The ougainville Copper Project

 Tonight's Movie at Arawa: 
(Subject to alteration depending on the arrival of films on site)

As the Mine neared completion, so did Arawa, the "dormitory town" for most of the mine workers. What had been a beautiful copra plantation on the long sweep of a black-beach bay, became a bustling town with supermarket, tavern, post office, and a general hospital which was the best in the Territory. A total of 446 residences were completed in 20 months employing a labour force of some 600. Seven different houses were built ranging from 3 to 4 bedroom residences, some fully air conditioned.
But there was always Kieta with its hotel, the Kieta Club, the sailing club, a branch of Breckwoldts, several Chinese shops, and Green & Co on the waterfront. This shop as no other catered to the "touristy" needs of the mine population with postcards of 'maris' suckling pigs, carvings, grass skirts, and tee shirts. And beyond it, Aropa Airstrip, the 'Gateway to Freedom' after the daily 10-hour grind of the construction work.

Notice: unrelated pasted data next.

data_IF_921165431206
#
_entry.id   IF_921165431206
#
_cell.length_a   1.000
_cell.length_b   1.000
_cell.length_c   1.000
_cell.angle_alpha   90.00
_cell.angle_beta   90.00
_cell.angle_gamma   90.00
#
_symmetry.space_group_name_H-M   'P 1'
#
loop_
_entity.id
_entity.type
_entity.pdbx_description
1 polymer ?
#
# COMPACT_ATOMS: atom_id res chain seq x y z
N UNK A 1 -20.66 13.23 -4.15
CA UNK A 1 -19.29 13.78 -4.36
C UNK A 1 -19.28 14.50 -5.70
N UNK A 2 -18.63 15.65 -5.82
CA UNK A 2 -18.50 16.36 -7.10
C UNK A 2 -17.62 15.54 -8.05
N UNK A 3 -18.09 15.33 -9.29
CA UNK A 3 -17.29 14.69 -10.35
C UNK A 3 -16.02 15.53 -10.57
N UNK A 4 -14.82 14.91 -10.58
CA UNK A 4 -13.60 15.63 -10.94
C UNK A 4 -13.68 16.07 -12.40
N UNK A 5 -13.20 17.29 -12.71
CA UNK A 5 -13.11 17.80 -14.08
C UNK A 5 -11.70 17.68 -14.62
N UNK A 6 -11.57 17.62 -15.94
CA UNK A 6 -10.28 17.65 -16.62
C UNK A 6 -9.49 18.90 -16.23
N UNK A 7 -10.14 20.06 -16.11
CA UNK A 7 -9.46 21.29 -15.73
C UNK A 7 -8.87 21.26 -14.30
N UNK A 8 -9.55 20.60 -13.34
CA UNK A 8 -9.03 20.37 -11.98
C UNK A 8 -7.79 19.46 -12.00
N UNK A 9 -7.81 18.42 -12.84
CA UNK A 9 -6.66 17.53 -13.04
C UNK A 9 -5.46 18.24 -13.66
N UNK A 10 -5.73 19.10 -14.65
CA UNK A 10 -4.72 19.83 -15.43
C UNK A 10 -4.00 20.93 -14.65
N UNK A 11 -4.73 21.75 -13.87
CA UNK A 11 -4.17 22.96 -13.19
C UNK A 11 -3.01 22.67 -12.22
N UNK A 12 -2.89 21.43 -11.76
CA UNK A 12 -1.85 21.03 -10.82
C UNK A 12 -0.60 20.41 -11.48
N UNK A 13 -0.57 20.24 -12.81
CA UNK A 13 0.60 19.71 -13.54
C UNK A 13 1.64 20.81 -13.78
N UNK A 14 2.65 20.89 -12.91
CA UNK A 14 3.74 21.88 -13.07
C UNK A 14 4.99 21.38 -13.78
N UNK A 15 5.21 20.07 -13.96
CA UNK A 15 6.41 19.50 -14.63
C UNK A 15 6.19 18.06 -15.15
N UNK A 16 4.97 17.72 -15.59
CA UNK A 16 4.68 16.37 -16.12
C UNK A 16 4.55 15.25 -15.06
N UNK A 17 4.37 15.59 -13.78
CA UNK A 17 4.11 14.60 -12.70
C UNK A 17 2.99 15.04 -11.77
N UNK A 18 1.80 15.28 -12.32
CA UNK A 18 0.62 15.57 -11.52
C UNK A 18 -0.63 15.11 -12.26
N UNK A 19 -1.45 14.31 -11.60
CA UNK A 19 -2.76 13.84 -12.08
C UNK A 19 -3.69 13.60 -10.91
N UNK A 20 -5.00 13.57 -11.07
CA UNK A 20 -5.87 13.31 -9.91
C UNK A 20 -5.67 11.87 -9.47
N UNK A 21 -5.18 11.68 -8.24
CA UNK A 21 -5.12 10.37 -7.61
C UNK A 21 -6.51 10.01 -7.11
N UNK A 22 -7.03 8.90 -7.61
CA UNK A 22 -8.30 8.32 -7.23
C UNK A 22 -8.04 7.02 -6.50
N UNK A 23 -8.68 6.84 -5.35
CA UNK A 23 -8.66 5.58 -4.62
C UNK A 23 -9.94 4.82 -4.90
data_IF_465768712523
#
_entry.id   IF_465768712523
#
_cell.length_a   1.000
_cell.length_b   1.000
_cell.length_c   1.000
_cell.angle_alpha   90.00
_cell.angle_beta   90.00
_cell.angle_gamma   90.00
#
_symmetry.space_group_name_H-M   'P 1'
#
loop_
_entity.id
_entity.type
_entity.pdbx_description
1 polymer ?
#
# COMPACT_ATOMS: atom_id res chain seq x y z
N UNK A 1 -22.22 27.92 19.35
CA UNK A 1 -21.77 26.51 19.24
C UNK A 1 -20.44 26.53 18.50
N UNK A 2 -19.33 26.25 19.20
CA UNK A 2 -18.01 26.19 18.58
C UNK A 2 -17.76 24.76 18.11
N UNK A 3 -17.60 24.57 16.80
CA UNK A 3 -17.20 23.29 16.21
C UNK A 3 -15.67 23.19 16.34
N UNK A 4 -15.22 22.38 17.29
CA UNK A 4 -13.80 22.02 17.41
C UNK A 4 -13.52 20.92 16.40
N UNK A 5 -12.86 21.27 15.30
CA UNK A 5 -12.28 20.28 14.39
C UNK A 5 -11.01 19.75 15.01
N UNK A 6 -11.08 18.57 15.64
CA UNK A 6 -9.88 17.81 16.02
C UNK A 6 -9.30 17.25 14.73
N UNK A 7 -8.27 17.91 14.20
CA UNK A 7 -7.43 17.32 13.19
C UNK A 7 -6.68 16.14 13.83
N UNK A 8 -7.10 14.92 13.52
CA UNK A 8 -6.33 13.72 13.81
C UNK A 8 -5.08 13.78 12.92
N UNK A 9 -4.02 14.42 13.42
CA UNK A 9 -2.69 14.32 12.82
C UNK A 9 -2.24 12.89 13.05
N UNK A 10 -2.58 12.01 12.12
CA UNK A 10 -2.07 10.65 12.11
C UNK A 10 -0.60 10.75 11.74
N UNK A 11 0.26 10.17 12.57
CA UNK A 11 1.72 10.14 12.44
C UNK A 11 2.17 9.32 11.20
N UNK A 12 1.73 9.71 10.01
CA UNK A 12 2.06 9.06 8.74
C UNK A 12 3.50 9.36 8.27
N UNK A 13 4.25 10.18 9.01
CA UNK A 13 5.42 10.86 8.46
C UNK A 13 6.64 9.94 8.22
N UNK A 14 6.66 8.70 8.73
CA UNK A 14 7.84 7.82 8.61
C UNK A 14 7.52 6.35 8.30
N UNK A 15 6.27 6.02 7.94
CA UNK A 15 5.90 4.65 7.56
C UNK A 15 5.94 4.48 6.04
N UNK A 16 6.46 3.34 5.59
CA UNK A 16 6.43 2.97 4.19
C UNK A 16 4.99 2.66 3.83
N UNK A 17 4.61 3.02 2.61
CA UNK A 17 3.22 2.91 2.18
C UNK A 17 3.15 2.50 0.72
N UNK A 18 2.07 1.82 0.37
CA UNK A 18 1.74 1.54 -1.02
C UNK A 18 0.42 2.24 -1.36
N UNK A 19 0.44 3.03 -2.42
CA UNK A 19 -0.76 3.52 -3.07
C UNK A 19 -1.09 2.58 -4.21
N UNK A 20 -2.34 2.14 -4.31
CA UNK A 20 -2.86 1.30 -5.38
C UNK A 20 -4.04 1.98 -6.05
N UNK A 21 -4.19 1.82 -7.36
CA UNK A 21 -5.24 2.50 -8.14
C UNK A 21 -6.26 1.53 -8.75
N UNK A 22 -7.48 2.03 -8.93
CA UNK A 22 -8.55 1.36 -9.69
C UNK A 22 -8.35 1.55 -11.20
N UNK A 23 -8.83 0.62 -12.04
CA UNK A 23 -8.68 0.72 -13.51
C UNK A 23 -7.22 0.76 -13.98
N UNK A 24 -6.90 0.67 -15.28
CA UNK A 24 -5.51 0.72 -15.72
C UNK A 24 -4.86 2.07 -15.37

The Loloho Powerhouse had already been built to supply power to the copper concentrator, mine, portsite facilities and townships of Arawa and Panguna via a 132 KV transmission system. Loloho Port was also nearing completion. What a moment when the first Japanese ore carrier tied up alongside it! The beach at Camp 6 was always an attraction for those of us who lived at the Minesite and had to endure daily downpours and mud and slush.
The construction of the new 16-mile 24 ft wide Mine Access Road t hrough the Crown Prince Range posed many problems and was the most spectacular of all the work undertaken. It became trafficable in October 1970 and, except for a few major deviations, followed the route of the first access road built by C.R.A. Building it involved a mammoth earth moving operation: ridge tops were cut off and sometimes used to fill ravines to provide a gradually ascending route. A complicated bench system often rising 200 ft. above the road was necessary in some sections to protect it against landslides and also to allow for the effect of earth tremors in the area.

Copyright © 2003 Peter Goerman